Thursday, October 13, 2022

Der Grosse Sendesaal im NDR Landesfunkhaus Niedersachsen, Rudolf-von-Bennigsen-Ufer 22, Hannover

“Hier kommt Leonard Slatkin”. I got that bit of the German from this live radio broadcast. Cindy McTee’s Double Play (2010) is in two movements – ‘The Unquestioned Answer’ & ‘Tempus Fugit’ – a slow, tense opener, shadowy and eruptive, a titular play on Charles Ives’s celestial piece albeit musically self-sufficient (if with this listener’s thoughts turning occasionally to the Copland of Inscape and the sombreness of Christopher Rouse), and then percussion flourishes, not least clock-like sounds, cue fast, driven music – after all, time flies – with big-band brass, although there is a return to earlier musing before a whirlwind finish. The twenty-minute Double Play received an excellent performance – characterful solos in the first part, exhilarating virtuosity in the second.

As centrepiece, Harriet Krijgh (Dutch) played the compact A-minor Cello Concerto of Saint-Saëns, full of attractive ideas. As heard over the airwaves, Krijgh doesn’t cultivate the fullest of tones, although she is very accurate with the notes themselves, and if she slowed too much in the first section of this Concerto of continuous play there was attractive lightness in the dance-like second and eloquence in the expressive passages, but whether she emerged with enough personality from the alert and detailed accompaniment is a question I pose and have just hinted at my answer. However, Krijgh’s encore, the ‘Sarabande’ from J. S. Bach’s First Cello Suite, had a winning simplicity yet was also a profound utterance.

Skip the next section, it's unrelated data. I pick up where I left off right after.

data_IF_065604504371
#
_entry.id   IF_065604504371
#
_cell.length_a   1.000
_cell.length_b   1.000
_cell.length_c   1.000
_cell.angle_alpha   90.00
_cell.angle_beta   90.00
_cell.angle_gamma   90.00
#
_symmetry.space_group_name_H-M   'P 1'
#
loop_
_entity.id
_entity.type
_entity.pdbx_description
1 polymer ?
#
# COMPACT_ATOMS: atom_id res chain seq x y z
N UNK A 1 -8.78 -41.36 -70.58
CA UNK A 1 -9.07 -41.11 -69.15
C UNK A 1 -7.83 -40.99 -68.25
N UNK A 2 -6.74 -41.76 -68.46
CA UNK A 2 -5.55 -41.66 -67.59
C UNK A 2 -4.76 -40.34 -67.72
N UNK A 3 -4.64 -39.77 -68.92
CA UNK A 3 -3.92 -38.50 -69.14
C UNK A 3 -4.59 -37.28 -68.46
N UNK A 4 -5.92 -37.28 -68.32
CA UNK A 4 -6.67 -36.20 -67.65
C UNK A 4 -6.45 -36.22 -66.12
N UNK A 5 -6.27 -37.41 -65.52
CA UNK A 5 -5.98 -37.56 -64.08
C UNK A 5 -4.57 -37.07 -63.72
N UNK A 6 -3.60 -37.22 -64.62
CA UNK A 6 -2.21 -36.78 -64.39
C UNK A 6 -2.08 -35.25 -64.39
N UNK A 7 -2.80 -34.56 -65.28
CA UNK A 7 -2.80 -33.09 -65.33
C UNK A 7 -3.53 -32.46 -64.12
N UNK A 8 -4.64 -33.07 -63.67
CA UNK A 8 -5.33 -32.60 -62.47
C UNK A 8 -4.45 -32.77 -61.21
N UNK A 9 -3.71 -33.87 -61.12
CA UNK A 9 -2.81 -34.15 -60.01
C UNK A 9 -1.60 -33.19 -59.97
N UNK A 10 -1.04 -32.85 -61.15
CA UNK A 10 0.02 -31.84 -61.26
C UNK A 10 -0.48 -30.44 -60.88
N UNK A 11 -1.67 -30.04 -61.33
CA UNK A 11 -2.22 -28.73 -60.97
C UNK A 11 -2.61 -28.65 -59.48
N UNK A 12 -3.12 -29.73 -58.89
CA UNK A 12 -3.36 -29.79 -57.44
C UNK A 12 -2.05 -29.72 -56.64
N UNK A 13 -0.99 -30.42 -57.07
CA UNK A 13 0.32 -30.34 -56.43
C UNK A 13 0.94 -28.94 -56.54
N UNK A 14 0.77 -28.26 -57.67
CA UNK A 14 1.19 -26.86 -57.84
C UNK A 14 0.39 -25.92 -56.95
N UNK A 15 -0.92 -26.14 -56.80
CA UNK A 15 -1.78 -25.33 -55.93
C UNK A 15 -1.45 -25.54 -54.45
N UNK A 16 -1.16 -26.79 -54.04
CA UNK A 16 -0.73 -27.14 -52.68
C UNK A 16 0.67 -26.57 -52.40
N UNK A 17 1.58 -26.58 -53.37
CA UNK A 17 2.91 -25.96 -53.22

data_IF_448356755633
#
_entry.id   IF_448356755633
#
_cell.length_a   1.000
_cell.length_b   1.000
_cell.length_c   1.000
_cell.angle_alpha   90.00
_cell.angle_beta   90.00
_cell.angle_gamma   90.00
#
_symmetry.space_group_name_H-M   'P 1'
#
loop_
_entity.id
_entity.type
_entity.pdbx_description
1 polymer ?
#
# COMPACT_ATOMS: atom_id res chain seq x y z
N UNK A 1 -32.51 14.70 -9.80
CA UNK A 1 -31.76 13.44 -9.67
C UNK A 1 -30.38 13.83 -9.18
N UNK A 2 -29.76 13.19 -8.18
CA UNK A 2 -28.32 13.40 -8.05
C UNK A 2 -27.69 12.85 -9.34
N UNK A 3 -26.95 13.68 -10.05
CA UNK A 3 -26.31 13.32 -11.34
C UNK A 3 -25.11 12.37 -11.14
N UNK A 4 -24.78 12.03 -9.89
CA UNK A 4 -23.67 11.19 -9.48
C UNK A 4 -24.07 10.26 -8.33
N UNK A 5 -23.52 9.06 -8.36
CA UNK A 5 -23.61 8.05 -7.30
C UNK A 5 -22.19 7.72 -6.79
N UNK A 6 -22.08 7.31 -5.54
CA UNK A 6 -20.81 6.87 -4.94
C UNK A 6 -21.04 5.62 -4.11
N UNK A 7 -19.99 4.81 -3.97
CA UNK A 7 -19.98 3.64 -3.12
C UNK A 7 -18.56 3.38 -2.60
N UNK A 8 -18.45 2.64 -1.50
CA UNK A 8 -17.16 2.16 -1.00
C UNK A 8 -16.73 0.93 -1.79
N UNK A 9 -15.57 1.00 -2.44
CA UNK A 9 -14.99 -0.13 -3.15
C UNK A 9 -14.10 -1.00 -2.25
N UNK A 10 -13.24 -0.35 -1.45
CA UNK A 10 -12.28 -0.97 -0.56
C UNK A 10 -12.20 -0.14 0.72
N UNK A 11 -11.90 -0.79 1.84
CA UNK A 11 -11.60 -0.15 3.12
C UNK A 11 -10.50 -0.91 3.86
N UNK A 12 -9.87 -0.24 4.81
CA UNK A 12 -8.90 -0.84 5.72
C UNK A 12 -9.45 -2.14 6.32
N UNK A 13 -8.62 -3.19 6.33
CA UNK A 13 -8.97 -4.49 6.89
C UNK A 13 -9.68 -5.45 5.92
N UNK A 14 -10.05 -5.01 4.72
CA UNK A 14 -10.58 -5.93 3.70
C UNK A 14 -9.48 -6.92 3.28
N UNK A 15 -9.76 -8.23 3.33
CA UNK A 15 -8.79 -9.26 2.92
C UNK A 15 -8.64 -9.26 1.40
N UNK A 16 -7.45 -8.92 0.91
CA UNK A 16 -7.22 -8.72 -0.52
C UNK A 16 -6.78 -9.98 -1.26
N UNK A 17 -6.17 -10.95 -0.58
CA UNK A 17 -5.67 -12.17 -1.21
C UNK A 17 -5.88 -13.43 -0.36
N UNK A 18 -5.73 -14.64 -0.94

Following the interval, Dvořák’s Ninth Symphony, ‘From the New World’, received a fresh and considered performance, perhaps demarking the tripartite structure of the exposition (repeated) a little too much if going on to deliver the music’s fire and soul in spades, especially so in the Largo – spacious, deeply-felt and with a poetic cor anglais solo, a time-taken traversal that expressed so much, subtly shaded, followed by a bouncy Scherzo (glinting woodwinds) and a perky and cooing Trio at-one with its surrounds, rounded by a jubilant-exuberant-reflective-majestic-jazzy Finale (with revelations in the bassoon line along the way). Good to hear this old musical friend again (one of my earliest discoveries, Ormandy’s LSO recording for CBS, I played the LP every day for a fortnight) given without contempt for its familiarity and handsomely sound-staged by NDR.

Double Play in Detroit; June 6, 2017:

Behind the scenes of the Indianapolis Violin Competition – Leonard Slatkin’s October Journal.